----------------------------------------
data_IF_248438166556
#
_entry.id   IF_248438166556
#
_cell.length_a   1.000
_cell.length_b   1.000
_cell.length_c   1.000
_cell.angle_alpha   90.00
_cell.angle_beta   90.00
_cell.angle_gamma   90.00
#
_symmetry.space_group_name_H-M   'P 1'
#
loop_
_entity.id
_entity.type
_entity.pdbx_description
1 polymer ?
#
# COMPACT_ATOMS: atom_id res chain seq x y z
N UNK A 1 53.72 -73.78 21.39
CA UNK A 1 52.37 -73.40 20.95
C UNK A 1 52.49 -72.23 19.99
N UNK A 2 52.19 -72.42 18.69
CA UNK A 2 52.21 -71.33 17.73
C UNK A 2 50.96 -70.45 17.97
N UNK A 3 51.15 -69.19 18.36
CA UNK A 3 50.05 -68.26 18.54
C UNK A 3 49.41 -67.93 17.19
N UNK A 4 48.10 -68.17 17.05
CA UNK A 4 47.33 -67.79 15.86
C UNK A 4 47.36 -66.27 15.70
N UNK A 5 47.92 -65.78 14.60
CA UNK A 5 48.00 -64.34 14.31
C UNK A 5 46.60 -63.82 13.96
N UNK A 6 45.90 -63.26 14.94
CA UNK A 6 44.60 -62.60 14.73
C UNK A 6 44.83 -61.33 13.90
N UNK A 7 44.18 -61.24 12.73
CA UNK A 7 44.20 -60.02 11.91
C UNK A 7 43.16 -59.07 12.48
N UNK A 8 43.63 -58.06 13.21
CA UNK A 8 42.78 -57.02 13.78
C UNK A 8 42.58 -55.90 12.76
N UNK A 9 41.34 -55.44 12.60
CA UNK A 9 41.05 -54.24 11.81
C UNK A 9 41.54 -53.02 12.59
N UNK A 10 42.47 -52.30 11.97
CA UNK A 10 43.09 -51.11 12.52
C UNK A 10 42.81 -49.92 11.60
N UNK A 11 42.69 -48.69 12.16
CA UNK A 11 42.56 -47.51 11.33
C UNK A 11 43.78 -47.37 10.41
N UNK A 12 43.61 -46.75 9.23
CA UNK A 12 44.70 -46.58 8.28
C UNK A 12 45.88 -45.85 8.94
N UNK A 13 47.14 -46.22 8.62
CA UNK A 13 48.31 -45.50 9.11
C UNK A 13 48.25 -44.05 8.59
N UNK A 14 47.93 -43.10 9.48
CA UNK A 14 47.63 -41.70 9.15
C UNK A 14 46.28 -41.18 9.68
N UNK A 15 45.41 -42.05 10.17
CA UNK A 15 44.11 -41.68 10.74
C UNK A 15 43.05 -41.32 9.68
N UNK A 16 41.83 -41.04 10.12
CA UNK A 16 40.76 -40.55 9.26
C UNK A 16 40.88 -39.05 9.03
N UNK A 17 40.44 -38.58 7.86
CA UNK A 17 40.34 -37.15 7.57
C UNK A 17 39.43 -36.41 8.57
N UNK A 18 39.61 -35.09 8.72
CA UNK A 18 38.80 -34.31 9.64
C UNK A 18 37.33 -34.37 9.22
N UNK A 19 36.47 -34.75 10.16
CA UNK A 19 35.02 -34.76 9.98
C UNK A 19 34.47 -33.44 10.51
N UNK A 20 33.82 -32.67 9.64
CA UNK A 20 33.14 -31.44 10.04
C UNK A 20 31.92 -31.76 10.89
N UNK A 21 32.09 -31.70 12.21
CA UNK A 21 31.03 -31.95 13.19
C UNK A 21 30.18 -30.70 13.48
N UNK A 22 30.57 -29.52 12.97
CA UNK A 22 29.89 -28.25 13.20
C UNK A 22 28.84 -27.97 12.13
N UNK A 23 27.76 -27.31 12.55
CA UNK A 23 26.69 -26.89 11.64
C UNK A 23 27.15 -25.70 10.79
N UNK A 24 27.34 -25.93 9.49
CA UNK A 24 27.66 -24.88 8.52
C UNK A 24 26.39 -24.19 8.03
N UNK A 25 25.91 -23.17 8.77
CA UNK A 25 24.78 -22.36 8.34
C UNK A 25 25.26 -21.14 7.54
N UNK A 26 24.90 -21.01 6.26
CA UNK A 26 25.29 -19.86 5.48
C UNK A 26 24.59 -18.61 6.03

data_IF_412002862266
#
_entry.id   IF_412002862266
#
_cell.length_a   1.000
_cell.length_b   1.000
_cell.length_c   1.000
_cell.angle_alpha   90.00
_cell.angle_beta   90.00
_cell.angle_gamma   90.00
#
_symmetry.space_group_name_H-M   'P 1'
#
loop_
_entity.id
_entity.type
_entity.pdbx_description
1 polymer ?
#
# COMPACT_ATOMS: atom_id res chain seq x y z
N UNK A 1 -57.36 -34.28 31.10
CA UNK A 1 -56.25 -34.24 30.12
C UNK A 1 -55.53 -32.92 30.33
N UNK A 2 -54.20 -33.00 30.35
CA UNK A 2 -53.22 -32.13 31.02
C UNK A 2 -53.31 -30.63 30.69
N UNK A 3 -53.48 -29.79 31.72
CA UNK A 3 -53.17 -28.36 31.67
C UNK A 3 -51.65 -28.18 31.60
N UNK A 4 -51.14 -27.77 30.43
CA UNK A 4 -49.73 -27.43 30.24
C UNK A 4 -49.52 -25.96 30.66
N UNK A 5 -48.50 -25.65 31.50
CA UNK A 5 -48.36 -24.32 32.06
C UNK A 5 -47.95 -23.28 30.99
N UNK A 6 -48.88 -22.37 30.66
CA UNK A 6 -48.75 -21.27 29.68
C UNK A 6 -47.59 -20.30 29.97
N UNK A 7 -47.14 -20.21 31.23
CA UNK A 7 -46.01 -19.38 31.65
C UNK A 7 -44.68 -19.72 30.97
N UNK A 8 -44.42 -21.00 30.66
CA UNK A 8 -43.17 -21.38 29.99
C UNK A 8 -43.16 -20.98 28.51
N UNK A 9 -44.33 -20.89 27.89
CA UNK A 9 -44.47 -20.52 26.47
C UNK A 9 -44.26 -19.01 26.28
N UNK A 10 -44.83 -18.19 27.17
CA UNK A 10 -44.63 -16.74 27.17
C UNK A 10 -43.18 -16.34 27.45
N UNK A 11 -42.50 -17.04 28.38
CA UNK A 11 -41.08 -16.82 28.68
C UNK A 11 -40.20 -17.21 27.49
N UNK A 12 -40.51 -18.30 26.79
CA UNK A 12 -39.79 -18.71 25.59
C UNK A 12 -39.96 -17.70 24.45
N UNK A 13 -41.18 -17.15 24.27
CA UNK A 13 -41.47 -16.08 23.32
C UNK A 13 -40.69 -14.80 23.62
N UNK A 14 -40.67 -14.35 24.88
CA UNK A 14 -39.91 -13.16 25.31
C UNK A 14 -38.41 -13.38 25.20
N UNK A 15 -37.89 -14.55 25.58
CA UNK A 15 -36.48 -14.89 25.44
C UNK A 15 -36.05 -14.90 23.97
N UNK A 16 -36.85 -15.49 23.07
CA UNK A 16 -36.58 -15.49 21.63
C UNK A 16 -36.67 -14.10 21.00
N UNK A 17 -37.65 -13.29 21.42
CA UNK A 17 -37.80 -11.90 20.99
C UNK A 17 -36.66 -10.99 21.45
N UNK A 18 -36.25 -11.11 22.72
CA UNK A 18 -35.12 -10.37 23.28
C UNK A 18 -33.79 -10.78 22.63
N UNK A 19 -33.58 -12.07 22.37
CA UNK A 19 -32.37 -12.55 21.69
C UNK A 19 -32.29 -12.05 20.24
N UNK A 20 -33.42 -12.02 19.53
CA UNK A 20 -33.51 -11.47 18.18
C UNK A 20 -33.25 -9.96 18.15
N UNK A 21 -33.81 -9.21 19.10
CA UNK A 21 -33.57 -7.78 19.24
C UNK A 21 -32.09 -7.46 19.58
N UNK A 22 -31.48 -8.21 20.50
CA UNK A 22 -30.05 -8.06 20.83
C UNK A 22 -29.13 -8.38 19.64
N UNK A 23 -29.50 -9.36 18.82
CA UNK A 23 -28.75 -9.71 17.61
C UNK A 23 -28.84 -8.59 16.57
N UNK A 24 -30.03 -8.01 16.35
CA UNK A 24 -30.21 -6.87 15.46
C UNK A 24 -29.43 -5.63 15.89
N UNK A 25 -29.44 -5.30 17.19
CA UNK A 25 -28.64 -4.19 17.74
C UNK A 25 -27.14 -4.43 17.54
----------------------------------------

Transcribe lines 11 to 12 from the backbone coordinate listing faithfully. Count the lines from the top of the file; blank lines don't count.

#
_symmetry.space_group_name_H-M   'P 1'